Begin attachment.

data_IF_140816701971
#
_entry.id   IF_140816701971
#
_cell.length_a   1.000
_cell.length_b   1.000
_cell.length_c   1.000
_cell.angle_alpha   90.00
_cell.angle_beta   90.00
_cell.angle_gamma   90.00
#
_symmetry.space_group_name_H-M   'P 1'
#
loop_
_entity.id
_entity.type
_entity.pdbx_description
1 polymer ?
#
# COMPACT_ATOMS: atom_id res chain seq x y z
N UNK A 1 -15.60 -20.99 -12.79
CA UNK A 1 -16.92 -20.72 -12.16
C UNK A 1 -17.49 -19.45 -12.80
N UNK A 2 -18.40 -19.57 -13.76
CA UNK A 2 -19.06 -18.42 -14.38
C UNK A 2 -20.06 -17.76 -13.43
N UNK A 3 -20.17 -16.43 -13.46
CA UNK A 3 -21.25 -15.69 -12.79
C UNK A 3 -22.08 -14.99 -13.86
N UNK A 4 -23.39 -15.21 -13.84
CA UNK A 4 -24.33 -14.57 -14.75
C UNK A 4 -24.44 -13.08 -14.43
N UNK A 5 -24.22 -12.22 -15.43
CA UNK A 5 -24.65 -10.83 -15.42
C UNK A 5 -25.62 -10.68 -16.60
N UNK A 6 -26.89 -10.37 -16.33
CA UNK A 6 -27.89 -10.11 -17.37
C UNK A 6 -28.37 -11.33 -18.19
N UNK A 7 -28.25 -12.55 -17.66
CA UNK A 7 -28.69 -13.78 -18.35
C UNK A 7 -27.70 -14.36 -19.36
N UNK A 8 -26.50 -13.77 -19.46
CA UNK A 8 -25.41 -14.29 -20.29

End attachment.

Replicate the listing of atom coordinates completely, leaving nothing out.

data_IF_140816701971
#
_entry.id   IF_140816701971
#
_cell.length_a   1.000
_cell.length_b   1.000
_cell.length_c   1.000
_cell.angle_alpha   90.00
_cell.angle_beta   90.00
_cell.angle_gamma   90.00
#
_symmetry.space_group_name_H-M   'P 1'
#
loop_
_entity.id
_entity.type
_entity.pdbx_description
1 polymer ?
#
# COMPACT_ATOMS: atom_id res chain seq x y z
N UNK A 1 -15.60 -20.99 -12.79
CA UNK A 1 -16.92 -20.72 -12.16
C UNK A 1 -17.49 -19.45 -12.80
N UNK A 2 -18.40 -19.57 -13.76
CA UNK A 2 -19.06 -18.42 -14.38
C UNK A 2 -20.06 -17.76 -13.43
N UNK A 3 -20.17 -16.43 -13.46
CA UNK A 3 -21.25 -15.69 -12.79
C UNK A 3 -22.08 -14.99 -13.86
N UNK A 4 -23.39 -15.21 -13.84
CA UNK A 4 -24.33 -14.57 -14.75
C UNK A 4 -24.44 -13.08 -14.43
N UNK A 5 -24.22 -12.22 -15.43
CA UNK A 5 -24.65 -10.83 -15.42
C UNK A 5 -25.62 -10.68 -16.60
N UNK A 6 -26.89 -10.37 -16.33
CA UNK A 6 -27.89 -10.11 -17.37
C UNK A 6 -28.37 -11.33 -18.19
N UNK A 7 -28.25 -12.55 -17.66
CA UNK A 7 -28.69 -13.78 -18.35
C UNK A 7 -27.70 -14.36 -19.36
N UNK A 8 -26.50 -13.77 -19.46
CA UNK A 8 -25.41 -14.29 -20.29